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At the height of the Korean War, President Truman launched one of the most important intelligence - gathering operations in history. So valuable were the mission's findings about the North Korean-Soviet-Chinese alliance that it is no stretch to say they prevented World War III. Only one man — sworn to secrecy for a half-century—survived Operation Broken Reed. Arthur Boyd recalls his role as cryptographer on a team of Army Rangers, Navy Frogmen, Air Force officers, and CIA operatives that posed as the captured ...
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At the height of the Korean War, President Truman launched one of the most important intelligence - gathering operations in history. So valuable were the mission's findings about the North Korean-Soviet-Chinese alliance that it is no stretch to say they prevented World War III. Only one man — sworn to secrecy for a half-century—survived Operation Broken Reed. Arthur Boyd recalls his role as cryptographer on a team of Army Rangers, Navy Frogmen, Air Force officers, and CIA operatives that posed as the captured crew of a B-29 bomber in January 1952. Given cover names and cyanide capsules in case of discovery, the men were transported by Chinese Nationalists wearing Communist uniforms across North Korea, where undercover allies delivered information about troop strengths, weaponry, and intention. Fraught with danger, the mission came apart on its last day when the Americans came under fire from Chinese forces wise to the operation. The members of Broken Reed supplied Truman with proof of massive Chinese and Soviet buildups and a heavy Soviet bomber group in Manchuria, fully loaded with atomic weapons. With the potential destruction of the world outlined in front of him, Truman chose not to escalate the Korean War, saving millions of lives.
Career army officer Boyd breaks his half-century of silence to tell the remarkable story of a top-secret "black" operation behind enemy lines during the Korean War. Code-named Broken Reed, the operation sent a 10-man team into North Korea to collect badly needed intelligence "on enemy capabilities and intentions" to aid President Harry Truman in making "a fateful decision": to escalate the conflict or accept a stalemate. Boyd, a young signal corps lieutenant, was selected for the mission because of his top-secret clearance and his knowledge of Morse code. Boyd would transmit whatever intelligence the team gathered to a communications aircraft over the Sea of Japan. Inserted into North Korea by submarine, the team collected and transmitted intelligence that "revealed a staggering enemy buildup" and convinced Truman not to escalate the conflict. Discovered and ambushed, seven of the team were killed and three wounded-two grievously. In a desperate flight, the wounded reached their rendezvous point and were rescued by a waiting ship. If true-and there are "no records, transcripts, or evidence" of the operation and Boyd is the "only known survivor"-this suspenseful saga of heroism and sacrifice is further proof that truth can be stranger than fiction. (Nov.)Copyright 2007 Reed Business Information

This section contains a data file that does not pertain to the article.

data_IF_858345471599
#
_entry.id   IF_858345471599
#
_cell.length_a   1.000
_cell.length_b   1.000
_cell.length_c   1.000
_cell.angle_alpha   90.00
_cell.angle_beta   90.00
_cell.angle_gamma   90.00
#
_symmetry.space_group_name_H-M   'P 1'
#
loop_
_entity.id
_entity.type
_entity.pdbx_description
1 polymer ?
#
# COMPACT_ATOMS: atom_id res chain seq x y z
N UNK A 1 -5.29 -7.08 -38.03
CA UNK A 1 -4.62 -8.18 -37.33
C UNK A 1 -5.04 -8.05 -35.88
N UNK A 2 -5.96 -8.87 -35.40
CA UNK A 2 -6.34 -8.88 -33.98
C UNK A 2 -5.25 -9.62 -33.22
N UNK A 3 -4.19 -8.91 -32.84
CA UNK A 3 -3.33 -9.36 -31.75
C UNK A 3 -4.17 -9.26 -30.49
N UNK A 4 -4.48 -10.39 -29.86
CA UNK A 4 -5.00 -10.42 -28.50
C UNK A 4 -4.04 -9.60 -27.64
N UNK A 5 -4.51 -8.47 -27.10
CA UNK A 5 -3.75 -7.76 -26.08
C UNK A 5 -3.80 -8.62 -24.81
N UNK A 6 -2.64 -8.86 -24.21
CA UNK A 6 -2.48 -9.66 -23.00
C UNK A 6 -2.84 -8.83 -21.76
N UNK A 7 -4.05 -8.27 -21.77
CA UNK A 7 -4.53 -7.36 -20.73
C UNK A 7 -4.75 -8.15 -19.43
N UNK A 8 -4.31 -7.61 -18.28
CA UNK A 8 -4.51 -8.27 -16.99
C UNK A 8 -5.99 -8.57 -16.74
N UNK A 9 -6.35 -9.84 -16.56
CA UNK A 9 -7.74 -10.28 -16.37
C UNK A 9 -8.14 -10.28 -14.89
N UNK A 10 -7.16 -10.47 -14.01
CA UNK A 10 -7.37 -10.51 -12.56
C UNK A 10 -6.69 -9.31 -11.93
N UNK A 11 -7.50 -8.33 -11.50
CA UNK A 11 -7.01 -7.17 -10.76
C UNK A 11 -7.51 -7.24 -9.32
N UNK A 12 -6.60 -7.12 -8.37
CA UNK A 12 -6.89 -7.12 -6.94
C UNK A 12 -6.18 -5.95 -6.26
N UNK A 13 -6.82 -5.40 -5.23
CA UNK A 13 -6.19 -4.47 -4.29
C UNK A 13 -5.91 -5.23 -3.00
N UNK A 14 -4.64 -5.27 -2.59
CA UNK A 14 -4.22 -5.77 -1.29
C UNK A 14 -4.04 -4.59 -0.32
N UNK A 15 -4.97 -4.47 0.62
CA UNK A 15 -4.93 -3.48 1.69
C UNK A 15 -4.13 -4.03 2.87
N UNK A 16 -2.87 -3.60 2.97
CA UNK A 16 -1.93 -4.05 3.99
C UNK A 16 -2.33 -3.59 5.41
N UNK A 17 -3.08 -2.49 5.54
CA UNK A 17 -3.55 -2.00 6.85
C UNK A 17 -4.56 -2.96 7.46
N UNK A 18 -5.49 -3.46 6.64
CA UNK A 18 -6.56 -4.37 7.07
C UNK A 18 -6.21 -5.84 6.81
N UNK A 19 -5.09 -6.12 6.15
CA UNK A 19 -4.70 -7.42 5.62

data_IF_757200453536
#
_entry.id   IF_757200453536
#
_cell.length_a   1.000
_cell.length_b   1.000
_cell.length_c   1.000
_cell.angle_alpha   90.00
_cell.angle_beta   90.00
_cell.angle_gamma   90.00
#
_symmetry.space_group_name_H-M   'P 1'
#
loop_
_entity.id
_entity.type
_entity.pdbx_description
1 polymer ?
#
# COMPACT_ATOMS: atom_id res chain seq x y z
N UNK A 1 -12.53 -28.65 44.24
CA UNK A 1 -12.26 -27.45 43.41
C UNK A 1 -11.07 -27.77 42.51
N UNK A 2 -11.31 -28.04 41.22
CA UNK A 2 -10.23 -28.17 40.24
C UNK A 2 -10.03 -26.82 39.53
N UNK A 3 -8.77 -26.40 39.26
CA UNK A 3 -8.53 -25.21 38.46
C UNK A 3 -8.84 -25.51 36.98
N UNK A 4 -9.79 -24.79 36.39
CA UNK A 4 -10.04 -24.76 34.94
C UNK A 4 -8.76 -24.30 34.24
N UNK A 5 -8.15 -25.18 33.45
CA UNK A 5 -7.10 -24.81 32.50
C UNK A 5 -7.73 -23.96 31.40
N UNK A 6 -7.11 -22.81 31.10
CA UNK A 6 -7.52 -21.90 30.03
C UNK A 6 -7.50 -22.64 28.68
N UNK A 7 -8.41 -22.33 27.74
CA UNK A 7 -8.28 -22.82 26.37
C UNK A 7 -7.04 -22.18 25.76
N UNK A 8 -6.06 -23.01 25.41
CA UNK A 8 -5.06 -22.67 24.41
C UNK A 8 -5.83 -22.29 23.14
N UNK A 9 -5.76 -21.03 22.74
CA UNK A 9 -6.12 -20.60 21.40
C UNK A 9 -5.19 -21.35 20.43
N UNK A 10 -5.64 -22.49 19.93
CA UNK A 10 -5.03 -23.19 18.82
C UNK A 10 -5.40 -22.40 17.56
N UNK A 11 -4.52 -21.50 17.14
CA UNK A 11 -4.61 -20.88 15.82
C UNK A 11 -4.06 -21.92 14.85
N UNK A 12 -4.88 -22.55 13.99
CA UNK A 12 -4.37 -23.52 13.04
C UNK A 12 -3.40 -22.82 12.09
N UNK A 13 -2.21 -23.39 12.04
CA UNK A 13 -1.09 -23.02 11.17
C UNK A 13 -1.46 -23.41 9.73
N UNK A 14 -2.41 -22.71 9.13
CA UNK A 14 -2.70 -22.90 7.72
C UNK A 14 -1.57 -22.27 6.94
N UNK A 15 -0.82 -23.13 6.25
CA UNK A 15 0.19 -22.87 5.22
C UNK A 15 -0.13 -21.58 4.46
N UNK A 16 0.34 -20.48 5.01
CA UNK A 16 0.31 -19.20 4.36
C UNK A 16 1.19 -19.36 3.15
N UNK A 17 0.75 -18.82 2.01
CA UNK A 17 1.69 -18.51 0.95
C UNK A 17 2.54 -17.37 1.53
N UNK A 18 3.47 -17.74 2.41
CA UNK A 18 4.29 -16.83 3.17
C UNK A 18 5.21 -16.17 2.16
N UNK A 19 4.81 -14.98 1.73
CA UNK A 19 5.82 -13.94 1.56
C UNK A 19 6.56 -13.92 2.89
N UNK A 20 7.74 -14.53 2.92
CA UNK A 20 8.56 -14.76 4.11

By late 1951, President Truman had become increasingly concerned about the possibility that the Soviet and the Chinese Communist forces were going to get much more involved in the Korean conflict. According to Boyd, he therefore secretly authorized Operation Broken Reed, a Special Access Program (or so-called black operation) that was to traverse Korea in January 1952 and gather military intelligence. A team of army rangers, air force officers, navy frogmen, and CIA operatives pretended to be crew members of a captured B-29 bomber, who, under the guard of Chinese nationalist military personnel posing as Chinese Communists, moved in military vehicles across the North Korean countryside gathering information about Soviet and Chinese military forces massing quietly in the North Korean countryside. Boyd served as a cryptographer for the operation, signaling information back to American forces. The Chinese forces ultimately discovered the true purpose of the small caravan, and all but Boyd were killed. Sworn to secrecy, Boyd waited over 50 years to tell his amazing story. There is no official or unofficial record of Operation Broken Reed, but Boyd believes the work of this small band of men helped convince Truman that it would be disastrous to expand the war into North Korea. A chilling story and, if true, certainly an amazing one in the annals of wartime espionage. For larger collections.
Posted February 18, 2008
A well written retelling of one of America's most important clandestine operations. A great retelling of what it means to sacrafice for what you believe.Was this review helpful? Yes NoThank you for your feedback. Report this reviewThank you, this review has been flagged.
Posted September 4, 2007
This is one of the most fantastic military intelligence mission that has come out of any war. I was held spellbound by the action that ten Americans, 66 Nationalist Chinese, and 22 operatives were involved in to carry out a mission that was orchestrated direct out of the White House. Operation Broken Reed is a suspense filled chronical of a mission that could be viewed as a pivotal point in World history.Was this review helpful? Yes NoThank you for your feedback. Report this reviewThank you, this review has been flagged.
Posted June 20, 2011
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